That's eight items worth an estimated $15.50. And, as a student, game admission was free. Over the course of a two hour game, I got paid better than minimum wage to watch my favorite team sport.

And that's not counting the hot dog that my friend Ally swiped away from me at the last second (sitting where Nick normally would) and the Frisbee that buzzed just over my outstretched arm in the middle of a full leap (it landed three rows above me).

But I'm not writing this post just to brag; of course, that's a solid justification, but I have other, more altruistic reasons, too. I am writing to share a few of my hoarse secrets to other fans. Follow my directions and you may find yourself rolling in the the loot:

1) Sit 5-15 rows from the court. Positioning is key. Objects are generally thrown with little more than arm technology. Sure, air compressors are sometimes used to allow the compliments to reach the rafters, but a good 80-90% of all tosses are made from the court to the rows indicated above. Don't sit too close to the court or you'll be overthrown.

2) Befriend. I learned this tip from the New England Patriots. The best way to win is to bend the rules a little. If you see an employee marching around before the game, introduce yourself and ask to be helped out. Say you are trying to impress your girlfriend or that you'll split the pizza with him later. To the girls: A megawatt smile won't hurt your chances.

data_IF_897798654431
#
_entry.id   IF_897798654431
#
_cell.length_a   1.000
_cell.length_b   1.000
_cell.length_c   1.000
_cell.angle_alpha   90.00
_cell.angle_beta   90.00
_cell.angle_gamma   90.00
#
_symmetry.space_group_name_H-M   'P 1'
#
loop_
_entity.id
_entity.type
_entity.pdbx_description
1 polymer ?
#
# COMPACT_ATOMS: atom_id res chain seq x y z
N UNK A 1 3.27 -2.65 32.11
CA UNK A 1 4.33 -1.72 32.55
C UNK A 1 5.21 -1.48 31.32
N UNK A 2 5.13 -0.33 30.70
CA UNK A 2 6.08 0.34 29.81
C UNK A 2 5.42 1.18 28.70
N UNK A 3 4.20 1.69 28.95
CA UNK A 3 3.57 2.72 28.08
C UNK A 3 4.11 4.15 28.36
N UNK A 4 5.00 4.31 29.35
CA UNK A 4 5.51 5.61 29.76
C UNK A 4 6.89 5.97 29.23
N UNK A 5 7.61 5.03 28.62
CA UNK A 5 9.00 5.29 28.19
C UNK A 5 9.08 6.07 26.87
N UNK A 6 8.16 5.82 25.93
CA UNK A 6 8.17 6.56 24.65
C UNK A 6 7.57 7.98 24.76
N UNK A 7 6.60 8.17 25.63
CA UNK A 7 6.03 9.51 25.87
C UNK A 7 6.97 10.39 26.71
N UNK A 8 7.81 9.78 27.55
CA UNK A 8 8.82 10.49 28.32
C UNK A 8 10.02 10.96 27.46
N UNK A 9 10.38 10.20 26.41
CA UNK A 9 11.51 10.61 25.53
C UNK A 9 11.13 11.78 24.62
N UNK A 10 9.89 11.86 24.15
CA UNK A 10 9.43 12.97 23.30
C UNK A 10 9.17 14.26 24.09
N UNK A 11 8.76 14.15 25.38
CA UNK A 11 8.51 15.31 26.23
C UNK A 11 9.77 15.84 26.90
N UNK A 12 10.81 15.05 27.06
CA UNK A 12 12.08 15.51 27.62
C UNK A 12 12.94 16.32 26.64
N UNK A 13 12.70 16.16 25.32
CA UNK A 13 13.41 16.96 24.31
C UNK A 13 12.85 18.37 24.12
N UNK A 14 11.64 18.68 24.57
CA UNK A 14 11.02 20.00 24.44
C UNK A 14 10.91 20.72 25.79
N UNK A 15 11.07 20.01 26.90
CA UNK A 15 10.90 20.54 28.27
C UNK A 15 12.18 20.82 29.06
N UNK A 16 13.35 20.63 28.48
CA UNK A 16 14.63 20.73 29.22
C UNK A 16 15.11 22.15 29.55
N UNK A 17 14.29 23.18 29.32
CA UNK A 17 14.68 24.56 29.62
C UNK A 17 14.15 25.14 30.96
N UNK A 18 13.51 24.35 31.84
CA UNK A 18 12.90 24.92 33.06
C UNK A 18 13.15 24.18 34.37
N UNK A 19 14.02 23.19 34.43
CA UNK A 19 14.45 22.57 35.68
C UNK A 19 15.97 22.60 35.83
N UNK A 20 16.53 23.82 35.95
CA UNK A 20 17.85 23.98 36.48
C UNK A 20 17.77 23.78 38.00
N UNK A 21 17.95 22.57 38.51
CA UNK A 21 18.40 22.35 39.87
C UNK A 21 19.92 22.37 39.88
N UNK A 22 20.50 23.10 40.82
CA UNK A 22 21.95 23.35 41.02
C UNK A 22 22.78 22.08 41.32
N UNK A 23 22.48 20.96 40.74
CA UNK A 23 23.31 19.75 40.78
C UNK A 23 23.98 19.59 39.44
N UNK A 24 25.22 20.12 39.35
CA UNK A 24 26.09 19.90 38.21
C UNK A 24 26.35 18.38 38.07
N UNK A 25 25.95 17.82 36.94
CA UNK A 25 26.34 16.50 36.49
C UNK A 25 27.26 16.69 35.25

3) Scream your head off. Nobody ever caught anything by staying silent (unless of course, we're talking about Nick, but most of his catches were on throws intended for me). The louder you get, the more your inside man will feel justified in throwing your way.

4) Takeaways from kindergarteners do count. I know some people think it looks bad to steal a commemorative goodie from a six-year old attending his first college game, but when we're talking about loot, "you gotta do whatcha gotta do." That six-year old is playing a man's game. Trust me, no one will remember the teary eyed face of the whippersnapper you ripped off. Your T-shirt count will live in infamy.

5) Be ready for anything. Sometimes a ball will be thrown several rows above you and then be deflected down. You need to always have your head in the game and be ready to handle whatever the other fans throw your way. Remember that a juggled catch may mean the difference between another T-shirt and, well, not another T-shirt.

That about covers it. Try it yourself at the next sporting event you attend. If you break my record, write us an email and tell us about your exploits. Be sure to include a picture of the loot and a medical report detailing the damage to your vocal cords. Extra points will be awarded for crying six-year olds.


Anonymous said...

How do you get from last Friday, November 9 to next Tuesday, November 20 when today is only Monday, November 12?

Mrs. L said...

Aahhh...the sports ethic - lie, steal, cheat - whatever it takes to win...or get more "stuff"

Ally Pie said...

The hot dog was good, but the pom pom was better...

Guitarbob said...

i love the "kill the little kid" tactic... works every time. Better tactic: bring a .50 cal, or RPG or something

Anonymouse said...

the ammo cost of one rocket out ways the other money gain and would also singe the "stuff". You also forgot to account for the tuition to be able to receive free tickets.